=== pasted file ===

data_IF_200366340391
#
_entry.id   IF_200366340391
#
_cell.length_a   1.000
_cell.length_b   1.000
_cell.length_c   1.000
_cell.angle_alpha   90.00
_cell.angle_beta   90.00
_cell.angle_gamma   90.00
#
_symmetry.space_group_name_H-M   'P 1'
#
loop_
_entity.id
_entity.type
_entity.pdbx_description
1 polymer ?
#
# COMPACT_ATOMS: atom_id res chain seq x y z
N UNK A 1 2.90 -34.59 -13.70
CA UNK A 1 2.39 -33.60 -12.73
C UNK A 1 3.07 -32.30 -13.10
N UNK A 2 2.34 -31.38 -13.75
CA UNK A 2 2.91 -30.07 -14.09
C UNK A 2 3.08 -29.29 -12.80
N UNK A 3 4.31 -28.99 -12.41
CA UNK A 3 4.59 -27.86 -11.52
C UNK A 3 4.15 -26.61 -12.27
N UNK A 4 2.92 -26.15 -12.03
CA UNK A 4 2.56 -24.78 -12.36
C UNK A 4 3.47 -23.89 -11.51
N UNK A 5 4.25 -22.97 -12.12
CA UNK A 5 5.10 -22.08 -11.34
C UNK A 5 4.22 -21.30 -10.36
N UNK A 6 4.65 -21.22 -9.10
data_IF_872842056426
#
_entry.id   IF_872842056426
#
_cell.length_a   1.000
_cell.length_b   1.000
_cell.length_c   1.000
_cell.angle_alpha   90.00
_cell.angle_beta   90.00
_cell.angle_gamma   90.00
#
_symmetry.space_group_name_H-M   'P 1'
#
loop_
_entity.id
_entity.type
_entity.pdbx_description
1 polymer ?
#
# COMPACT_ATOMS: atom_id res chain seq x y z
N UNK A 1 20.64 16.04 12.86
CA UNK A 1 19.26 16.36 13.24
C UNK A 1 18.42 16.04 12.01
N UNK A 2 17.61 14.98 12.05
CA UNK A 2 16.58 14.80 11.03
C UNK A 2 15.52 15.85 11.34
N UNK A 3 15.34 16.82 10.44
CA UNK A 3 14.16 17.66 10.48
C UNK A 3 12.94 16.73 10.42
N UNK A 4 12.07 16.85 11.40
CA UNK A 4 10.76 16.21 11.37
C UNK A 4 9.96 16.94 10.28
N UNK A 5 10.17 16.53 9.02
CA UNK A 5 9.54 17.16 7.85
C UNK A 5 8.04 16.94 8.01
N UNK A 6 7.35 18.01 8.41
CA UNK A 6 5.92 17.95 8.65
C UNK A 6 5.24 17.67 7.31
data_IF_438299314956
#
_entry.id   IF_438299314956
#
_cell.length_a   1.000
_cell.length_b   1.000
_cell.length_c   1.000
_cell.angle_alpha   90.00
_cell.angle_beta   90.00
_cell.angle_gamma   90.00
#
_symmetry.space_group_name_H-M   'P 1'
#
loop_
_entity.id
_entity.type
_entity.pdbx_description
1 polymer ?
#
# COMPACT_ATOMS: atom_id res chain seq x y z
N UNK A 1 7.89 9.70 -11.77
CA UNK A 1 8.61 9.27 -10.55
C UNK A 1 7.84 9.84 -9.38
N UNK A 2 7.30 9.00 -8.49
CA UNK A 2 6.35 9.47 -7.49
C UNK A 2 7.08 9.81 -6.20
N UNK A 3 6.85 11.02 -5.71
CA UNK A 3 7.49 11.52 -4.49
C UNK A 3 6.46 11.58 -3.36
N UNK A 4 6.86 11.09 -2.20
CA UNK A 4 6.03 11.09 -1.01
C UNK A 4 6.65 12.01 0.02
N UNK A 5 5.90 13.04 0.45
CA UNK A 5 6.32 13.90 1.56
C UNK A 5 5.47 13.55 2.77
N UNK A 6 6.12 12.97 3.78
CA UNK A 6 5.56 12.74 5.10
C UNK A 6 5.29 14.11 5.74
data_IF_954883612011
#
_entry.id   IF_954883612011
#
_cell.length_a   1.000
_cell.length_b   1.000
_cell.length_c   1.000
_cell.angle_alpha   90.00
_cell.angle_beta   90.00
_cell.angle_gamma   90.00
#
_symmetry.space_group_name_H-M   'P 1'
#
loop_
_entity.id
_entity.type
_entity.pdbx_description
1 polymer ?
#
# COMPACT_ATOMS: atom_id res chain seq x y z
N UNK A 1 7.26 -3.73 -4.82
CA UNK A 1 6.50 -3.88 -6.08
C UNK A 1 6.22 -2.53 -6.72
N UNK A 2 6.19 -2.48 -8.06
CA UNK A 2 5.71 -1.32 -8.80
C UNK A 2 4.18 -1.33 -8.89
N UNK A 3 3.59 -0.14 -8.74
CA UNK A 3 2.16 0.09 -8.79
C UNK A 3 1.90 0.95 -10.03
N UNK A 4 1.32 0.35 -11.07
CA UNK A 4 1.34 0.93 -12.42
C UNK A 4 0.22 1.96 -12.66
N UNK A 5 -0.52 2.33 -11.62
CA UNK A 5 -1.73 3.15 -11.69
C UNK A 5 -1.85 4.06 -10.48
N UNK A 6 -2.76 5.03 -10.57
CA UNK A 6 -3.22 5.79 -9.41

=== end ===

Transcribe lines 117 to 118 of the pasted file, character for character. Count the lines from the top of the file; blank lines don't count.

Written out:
_cell.length_a   1.000
_cell.length_b   1.000